Studio Thomson have a lot of great design and art direction under their belts, but click-happy professional procrastinators will particularly love their photo-fit website for Ballistic Events (featuring photography by Peter Guenzel).
Posts by Daniel:
Mad Men has left our screens for another year – for the rest of 2012 you’ll have to get your tailoring, interior design and receding hairline porn elsewhere. As for the actual advertising, fear not: as a nice change from squinting to make out what artwork Peggy has pinned to her wall, you can just open up Taschen’s rather wonderful Mid-Century Ads: Advertising from the Mad Men Era.
This hefty double volume contains an away of print advertising from the 50s and 60s, with an introduction by the ever-knowledgable Steven Heller. It’s the sort of thing you’ll be dragging off your shelf time and again for reference. So much of it is alien to design now – colours just looked different back then for some reason, and there’s so much copy! – that a flick through every now and then is useful for giving you a different perspective on a project.
It’s a shame that Taschen have only gone after the Mad Men pound, as volumes dedicated to advertising from earlier and later decades would be equally fascinating (you could fill the 80s volume with nothing but cigarette adverts and it’s be incredible), but that’s a minor quibble. Get this on your shelf.
Ashley Oostdyck is an Australian designer, photographer and – in her own words – closet marine biologist. Her portfolio and blog are well worth getting lost in, and will most likely inspire you to run outside with your camera.
Our favourite purveyors of big colourful calendars, Trebleseven have created an appropriately chic brand identity for the Yorkshire Fashion Archive, who are currently exhibiting their collection at the epic Salts Mill in Saltaire.
Tasked with creating a comic for Nobrow’s new Graphic Cosmogony, Matthew Lyons applied some Josef Müller-Brockmann gridular wisdom to his distinctive illustrative style. The result, Push It Backwards, is really quite beautiful.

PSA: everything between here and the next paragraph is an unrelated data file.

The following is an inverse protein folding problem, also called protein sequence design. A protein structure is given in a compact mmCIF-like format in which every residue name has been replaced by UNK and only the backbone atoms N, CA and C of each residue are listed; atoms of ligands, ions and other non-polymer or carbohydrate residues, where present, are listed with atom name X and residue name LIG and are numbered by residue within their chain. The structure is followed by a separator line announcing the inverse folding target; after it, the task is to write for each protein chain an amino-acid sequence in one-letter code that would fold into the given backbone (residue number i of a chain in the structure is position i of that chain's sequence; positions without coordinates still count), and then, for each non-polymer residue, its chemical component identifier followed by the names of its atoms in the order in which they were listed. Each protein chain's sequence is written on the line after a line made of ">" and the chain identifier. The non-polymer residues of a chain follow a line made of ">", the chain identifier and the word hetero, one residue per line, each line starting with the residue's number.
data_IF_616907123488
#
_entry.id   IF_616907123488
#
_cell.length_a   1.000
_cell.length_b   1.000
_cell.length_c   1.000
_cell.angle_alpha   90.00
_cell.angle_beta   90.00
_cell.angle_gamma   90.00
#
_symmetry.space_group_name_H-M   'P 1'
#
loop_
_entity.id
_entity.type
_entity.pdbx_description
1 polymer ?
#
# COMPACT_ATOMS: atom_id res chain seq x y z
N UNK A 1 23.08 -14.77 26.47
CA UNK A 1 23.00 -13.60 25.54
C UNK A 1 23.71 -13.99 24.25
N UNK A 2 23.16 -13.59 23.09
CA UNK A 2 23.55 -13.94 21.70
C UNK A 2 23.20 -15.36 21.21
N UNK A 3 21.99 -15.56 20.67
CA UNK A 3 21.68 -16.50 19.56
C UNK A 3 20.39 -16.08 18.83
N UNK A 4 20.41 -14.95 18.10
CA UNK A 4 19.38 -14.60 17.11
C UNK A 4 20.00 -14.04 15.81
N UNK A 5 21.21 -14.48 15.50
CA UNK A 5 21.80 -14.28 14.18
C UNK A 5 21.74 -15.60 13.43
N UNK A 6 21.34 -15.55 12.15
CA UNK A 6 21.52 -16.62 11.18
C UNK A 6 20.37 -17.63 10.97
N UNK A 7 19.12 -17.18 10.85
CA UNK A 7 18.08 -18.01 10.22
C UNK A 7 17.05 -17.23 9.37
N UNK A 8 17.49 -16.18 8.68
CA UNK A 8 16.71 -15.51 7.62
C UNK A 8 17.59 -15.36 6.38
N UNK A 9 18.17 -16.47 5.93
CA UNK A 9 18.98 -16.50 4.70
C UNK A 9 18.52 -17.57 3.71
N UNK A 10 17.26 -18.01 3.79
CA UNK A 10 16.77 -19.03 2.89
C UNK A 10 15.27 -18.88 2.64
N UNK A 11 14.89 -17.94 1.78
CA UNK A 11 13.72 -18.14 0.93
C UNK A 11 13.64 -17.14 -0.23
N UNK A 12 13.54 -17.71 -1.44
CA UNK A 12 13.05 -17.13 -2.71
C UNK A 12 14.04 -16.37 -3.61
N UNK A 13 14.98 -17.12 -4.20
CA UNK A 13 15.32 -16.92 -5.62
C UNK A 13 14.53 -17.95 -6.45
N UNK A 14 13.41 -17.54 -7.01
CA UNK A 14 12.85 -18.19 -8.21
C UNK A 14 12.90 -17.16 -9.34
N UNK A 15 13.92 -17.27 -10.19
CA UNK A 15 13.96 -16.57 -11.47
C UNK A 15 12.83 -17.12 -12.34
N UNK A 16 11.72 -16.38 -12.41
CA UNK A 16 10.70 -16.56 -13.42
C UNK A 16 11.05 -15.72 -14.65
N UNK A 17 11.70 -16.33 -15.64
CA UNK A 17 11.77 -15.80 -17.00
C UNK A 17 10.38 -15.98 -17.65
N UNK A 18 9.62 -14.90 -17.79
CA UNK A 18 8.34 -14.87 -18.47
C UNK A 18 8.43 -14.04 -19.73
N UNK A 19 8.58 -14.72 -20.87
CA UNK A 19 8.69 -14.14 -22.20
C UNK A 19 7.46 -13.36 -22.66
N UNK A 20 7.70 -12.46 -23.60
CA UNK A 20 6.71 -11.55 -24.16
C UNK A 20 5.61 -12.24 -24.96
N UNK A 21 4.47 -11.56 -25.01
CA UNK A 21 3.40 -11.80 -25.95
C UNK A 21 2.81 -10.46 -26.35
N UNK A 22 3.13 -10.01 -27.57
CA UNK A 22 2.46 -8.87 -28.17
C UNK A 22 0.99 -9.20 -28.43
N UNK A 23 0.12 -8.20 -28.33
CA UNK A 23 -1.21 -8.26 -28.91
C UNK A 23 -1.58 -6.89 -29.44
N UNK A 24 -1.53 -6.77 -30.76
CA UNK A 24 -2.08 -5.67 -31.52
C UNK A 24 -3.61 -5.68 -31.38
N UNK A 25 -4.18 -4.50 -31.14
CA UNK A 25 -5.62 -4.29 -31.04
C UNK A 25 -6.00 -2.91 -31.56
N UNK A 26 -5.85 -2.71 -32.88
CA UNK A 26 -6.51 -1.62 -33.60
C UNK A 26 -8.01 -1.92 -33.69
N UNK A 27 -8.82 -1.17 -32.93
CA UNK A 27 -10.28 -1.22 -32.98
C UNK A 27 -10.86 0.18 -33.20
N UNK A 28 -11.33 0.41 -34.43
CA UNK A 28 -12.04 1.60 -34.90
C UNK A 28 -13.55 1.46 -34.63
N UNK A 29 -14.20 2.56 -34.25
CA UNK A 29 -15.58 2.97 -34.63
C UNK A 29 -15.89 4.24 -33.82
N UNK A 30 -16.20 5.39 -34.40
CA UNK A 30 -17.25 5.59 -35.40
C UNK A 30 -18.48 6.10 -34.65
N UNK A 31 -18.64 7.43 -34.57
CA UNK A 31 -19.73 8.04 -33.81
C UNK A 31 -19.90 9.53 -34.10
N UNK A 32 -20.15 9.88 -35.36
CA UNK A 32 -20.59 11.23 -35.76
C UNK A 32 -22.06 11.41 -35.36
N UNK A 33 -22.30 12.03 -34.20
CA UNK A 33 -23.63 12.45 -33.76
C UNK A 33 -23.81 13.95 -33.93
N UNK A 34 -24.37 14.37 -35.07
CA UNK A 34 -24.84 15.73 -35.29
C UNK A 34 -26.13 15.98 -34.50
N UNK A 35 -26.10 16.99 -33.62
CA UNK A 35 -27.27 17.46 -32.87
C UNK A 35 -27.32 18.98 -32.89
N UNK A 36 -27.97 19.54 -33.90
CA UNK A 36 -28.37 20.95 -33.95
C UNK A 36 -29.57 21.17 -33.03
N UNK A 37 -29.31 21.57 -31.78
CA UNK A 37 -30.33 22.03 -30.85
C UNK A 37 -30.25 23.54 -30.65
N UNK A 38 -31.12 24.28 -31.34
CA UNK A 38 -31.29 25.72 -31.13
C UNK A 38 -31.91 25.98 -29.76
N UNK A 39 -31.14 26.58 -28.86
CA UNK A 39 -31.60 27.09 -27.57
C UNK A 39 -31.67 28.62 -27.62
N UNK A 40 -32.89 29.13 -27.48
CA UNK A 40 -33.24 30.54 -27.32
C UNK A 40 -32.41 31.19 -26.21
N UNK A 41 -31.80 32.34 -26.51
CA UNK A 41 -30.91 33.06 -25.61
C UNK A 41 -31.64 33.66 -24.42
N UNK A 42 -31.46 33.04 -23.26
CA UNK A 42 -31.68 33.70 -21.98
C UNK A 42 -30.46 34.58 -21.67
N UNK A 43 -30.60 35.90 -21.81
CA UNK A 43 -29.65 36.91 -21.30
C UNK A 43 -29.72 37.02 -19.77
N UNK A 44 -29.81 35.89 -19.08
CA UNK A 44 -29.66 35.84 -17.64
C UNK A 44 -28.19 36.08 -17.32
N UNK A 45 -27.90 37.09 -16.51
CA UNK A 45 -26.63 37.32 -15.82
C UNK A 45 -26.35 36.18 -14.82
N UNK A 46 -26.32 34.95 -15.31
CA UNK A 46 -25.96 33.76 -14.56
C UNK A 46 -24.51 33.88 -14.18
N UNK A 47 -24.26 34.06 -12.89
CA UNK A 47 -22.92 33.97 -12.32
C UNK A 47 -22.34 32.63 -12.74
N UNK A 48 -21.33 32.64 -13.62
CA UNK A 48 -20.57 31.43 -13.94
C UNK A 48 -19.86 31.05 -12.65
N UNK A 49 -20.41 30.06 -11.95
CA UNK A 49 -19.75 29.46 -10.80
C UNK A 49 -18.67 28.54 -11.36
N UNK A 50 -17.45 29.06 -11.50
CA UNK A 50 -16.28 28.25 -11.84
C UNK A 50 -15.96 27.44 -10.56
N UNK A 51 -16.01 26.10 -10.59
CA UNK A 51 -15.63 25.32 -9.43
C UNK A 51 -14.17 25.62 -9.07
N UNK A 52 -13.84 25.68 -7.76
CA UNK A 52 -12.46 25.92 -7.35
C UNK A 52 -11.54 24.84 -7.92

Remember Trebleseven’s rather spiffing Socceraid World Cup posters from the Summer? Well they’re back with another piece of wall-candy, this time in the form of a colourful and lovely calendar, simply called Hello 2011. Perfect for brightening up that drab studio wall. Or radiator.
(Going off on a bit of a tangent/rant, to all printers/studios/agencies out there who want to send out promotional calendars and diaries: send them now or don’t send them at all. Receiving an unsolicited diary in the middle of February is quite useless and simply suggests that you’re incapable of delivering anything on time. It’s quite annoying.)
Excellent portfolio by Portugese illustrator Cristiana Couceiro, who combines geometric structures, simple palettes and vintage photography to great effect, as in this illustration for the The New York Times Weekend Section.
Federico Cabrera has a damn fine portfolio of mysterious, eery photography. Pretty much every shot looks like a still from one of David Lynch’s cheese-induced dreams. Which is a good thing.
Barnickel Design is a Brooklyn-based design studio specializing in brand development, art direction and graphic design for companies and individuals in the creative industries. More importantly, you just can’t beat a good bit of Eagle vs Deer, can you?
Atelier de création graphique have a vast portfolio, including some great identity work for the Louvre and Centre Pompidou.
Stockholmian Daniel Carlsten has an impressive portfolio, including printed goodies, art direction and some rather lovely film credits.
Some important questions being raised in the design world today: Why aren’t more posters folded into paper airplanes? Do printed things look better when accompanied by a trio of terrifying starlings? And precisely how lovely is the new Lundgren+Lindqvist website?
York’s Stone Soup have an impressive portfolio of cross-discipline work. It’s pretty sweet (sorry, couldn’t help it).